The court must consider the totality of the circumstances, including whether the harassment was both objectively and subjectively abusive. Freitag, 468 F.3d at 539. " The required level of severity or seriousness varies inversely with the pervasiveness or frequency of the conduct." McGinest, 360 F.3d at 1113 (citation and quotation signals omitted). While " [i]t is enough if such hostile conduct pollutes the victim's workplace, making it more difficult for her to do her job, to take pride in her work, and to desire to stay in her position," to " [s]imply caus[e] an employee offense based on an isolated comment is not sufficient to create actionable harassment under Title VII." Id.

The basis of Plaintiff's hostile work environment claim is the continued denials of meaningful work starting in 2008, which Plaintiff asserts was in retaliation for his protected activity. Defendant argues -- in a single sentence -- that Plaintiff cannot establish that the denial of work was retaliatory, see Doc. No. 50-1, Def.'s Mot. at 17, presumably because the time lapse between Plaintiff's protected conduct and the denial of work prevents Plaintiff from establishing his prima facie case, as well as because Carethers reduced Plaintiff's work based on the legitimate reason that Plaintiff did not adequately handle duties involving initiative or diplomacy. The court rejects Defendant's argument -- as explained above, Plaintiff engaged in protected conduct throughout his time at GREC, raising a genuine issue as to whether he was denied work in retaliation for such conduct. Further, although it is undisputed that Carethers received reports that Plaintiff lacked initiative, required detailed guidance, and appeared to alienate people, see Doc. No. 51-2, Carethers Decl. ¶ 8, Carethers has consistently rated Plaintiff's work performance as " fully satisfactory," including the two years during which Carethers assigned Plaintiff substantive work. See Doc. Nos. 64-7 - 64-11, Pl.'s Exs. 10-14. Viewed in a light most favorable to Plaintiff, this evidence raises an issue of fact whether Carethers' reasons for refusing to assign Plaintiff meaningful work are pretext for unlawful discrimination. The court therefore DENIES Defendant's Motion for Summary Judgment on Plaintiff's retaliatory hostile work environment claim.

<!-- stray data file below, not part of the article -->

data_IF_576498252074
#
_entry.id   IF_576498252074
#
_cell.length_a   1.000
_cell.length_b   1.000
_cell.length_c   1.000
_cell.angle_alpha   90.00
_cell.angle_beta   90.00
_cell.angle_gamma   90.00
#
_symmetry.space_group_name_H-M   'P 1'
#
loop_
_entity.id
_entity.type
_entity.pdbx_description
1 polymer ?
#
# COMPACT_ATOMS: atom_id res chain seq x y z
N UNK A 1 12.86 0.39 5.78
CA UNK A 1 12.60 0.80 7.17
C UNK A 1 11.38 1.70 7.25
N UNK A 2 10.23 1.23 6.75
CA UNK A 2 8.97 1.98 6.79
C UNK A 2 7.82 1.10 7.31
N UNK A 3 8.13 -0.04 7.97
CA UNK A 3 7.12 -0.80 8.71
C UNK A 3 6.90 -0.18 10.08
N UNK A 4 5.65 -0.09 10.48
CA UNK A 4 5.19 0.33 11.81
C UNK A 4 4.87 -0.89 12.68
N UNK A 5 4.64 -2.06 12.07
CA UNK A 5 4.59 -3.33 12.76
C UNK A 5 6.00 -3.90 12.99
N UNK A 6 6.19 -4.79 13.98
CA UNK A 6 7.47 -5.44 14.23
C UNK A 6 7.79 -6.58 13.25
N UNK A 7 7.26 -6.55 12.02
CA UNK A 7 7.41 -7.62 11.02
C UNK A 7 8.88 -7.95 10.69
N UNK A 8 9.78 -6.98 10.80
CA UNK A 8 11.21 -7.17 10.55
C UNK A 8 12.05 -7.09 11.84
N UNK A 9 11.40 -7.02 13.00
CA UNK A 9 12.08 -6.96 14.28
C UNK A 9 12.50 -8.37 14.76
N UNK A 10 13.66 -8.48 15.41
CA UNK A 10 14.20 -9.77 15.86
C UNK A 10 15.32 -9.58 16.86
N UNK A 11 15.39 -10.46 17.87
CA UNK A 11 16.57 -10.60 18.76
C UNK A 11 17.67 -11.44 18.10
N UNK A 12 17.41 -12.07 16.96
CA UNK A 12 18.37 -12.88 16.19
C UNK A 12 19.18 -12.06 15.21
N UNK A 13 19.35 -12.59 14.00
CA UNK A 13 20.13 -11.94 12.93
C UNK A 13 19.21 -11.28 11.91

V. CONCLUSION

For the reasons stated above, the court GRANTS in part and DENIES in part Defendant's Motion to Dismiss or for Summary Judgment. Remaining in this action are: (1) Plaintiff's Title VII retaliation claim based on the June 16, 2010 denial of AA; (2) Plaintiff's Title VII retaliatory hostile work environment claim based on a refusal to assign Plaintiff meaningful work; and (3) Plaintiff's Rehabilitation Act claims, to the extent based on conduct occurring after the June 24, 2011 denial of requests for accommodation.

IT IS SO ORDERED.